Snow melt causing river rise
VIDALIA — The yearly snow melt is pushing the Mississippi River up, and while it is expected to rise three feet over the next four days, it isn’t expected to reach flood stage.
The National Weather Service’s Mississippi River Forecasting center has predicted that by Monday the river will stand at 45.2 feet and will crest at a height of 46 feet April 5.
Flood stage at the Natchez-Vidalia pass is 48 feet.
The rise can be attributed to a melting snow pack in the north, and NWS Senior Hydrologist Marty Pope said the concern of having rain fall on top of the snow pack — which would melt the snow — has been abated.
“All of the snow is melted,” he said. “The majority of that rise was the heavy snow pack in the upper Ohio and upper Mississippi River valleys.
“(The melt) was slower than it could have been, which was good, because we didn’t get as sharp a rise as we could have.”
With the snow melt out of the way, any future spring rises will be limited to rains in the north.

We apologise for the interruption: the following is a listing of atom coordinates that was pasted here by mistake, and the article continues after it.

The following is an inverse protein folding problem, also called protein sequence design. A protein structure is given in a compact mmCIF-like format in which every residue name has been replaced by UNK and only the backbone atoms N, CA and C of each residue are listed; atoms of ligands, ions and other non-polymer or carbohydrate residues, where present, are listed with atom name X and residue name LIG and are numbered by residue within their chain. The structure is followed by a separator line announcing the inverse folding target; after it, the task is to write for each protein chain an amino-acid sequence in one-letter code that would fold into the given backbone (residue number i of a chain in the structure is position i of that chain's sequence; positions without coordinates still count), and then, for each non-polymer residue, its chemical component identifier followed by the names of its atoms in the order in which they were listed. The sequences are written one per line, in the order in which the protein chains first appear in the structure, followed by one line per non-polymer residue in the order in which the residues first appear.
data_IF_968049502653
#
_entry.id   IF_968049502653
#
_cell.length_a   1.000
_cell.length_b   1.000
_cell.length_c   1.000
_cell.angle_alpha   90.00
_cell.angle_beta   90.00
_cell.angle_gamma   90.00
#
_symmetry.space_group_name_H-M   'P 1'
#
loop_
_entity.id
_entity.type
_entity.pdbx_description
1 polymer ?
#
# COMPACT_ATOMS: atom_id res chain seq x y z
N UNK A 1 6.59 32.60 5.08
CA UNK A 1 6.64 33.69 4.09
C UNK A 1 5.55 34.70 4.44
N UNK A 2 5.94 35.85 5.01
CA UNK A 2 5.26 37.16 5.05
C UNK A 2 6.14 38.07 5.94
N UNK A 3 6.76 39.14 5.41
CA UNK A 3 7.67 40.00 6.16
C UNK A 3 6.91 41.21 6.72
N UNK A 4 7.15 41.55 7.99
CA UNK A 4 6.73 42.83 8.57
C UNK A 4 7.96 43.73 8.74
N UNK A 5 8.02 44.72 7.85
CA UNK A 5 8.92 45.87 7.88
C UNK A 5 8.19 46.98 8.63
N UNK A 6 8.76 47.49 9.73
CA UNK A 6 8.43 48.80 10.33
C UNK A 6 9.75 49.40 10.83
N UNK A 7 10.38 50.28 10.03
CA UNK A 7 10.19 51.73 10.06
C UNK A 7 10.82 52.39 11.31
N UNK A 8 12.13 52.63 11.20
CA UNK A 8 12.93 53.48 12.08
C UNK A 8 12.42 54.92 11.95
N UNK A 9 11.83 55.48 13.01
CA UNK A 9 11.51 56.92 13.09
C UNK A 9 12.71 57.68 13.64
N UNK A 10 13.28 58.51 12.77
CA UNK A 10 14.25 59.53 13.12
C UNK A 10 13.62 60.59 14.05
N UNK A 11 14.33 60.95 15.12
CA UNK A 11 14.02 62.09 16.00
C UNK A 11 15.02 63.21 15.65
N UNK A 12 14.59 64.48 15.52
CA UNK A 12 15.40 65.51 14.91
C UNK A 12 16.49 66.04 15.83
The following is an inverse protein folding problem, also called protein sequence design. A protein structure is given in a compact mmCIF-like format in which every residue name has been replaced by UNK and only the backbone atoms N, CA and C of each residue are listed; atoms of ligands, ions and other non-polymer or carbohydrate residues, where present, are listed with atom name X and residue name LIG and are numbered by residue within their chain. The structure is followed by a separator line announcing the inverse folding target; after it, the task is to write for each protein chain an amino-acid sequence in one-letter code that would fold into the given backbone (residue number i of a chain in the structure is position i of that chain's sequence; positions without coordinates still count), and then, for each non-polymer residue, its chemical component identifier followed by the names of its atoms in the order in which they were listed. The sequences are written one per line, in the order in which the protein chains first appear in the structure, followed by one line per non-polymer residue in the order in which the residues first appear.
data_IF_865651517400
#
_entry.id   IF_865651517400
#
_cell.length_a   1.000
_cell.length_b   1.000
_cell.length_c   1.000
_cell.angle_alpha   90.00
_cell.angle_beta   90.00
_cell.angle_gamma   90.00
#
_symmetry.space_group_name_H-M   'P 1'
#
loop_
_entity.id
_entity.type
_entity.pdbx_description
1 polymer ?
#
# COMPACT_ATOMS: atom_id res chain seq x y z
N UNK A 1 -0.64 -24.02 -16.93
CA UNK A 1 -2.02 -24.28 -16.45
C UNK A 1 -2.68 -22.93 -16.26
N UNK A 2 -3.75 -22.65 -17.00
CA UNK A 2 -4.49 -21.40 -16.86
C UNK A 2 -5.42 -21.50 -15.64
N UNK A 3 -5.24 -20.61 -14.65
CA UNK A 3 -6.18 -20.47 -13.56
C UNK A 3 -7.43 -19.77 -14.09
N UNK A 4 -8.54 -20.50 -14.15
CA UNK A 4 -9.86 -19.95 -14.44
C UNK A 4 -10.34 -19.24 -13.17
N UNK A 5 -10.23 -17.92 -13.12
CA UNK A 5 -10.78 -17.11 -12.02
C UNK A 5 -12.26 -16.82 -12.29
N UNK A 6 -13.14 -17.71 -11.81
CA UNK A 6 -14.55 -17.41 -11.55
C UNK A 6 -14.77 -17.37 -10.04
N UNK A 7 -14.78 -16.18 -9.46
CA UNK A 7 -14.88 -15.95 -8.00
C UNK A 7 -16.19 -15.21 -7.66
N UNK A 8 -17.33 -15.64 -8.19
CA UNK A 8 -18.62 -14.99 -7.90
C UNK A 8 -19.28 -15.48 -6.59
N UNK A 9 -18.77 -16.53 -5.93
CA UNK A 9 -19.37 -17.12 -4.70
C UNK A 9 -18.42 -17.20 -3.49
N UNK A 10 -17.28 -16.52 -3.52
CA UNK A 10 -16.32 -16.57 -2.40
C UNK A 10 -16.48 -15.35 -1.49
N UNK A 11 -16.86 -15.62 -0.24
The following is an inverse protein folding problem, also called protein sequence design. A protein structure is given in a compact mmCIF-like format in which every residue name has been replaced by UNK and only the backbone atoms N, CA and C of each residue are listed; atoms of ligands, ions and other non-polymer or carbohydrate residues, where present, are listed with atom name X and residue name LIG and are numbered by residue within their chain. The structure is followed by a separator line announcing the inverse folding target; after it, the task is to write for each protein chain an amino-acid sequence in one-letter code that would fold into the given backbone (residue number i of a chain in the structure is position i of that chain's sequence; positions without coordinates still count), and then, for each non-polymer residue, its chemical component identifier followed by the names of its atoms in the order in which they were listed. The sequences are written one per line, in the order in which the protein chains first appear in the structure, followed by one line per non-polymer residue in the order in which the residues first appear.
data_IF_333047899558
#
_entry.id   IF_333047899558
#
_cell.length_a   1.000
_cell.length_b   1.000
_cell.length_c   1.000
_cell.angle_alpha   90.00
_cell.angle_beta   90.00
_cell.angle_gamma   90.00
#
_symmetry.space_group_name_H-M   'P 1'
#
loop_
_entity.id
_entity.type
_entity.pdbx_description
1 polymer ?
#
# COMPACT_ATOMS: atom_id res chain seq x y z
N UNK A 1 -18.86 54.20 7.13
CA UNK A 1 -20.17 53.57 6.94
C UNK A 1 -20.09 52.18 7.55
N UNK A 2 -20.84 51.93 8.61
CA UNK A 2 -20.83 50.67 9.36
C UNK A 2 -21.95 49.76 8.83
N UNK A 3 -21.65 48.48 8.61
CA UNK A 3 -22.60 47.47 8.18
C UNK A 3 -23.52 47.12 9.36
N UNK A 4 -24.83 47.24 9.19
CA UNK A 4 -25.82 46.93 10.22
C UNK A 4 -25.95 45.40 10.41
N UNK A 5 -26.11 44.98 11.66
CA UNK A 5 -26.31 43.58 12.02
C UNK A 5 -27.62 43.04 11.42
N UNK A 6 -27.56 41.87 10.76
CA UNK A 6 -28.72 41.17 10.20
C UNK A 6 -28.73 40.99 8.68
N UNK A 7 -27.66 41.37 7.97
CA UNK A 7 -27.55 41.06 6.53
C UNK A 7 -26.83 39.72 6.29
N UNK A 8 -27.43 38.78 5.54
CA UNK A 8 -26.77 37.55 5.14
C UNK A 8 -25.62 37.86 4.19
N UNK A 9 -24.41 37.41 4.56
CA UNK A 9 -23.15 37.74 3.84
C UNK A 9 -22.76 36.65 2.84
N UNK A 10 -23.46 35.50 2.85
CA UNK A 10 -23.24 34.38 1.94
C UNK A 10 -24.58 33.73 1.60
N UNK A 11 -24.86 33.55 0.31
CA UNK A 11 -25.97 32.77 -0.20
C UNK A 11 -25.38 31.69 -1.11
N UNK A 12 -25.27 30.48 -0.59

“If we get this (rise) out of here now, our vulnerability is now heavy rain over the Ohio, the Arkansas and the Tennessee valleys,” Pope said.
Historically, the river has a significant rise in April and May.
Because weather patterns have been cooler this year, some heavier rains may come a little later in the year, Pope said.
“We are doing pretty good right now if we can get the snow melt down the river and have it crest and start falling down before we get more rainfall across the basins, but it only takes one heavy rainfall to turn it around,” he said.
The river is expected to be at 42.2 feet this morning.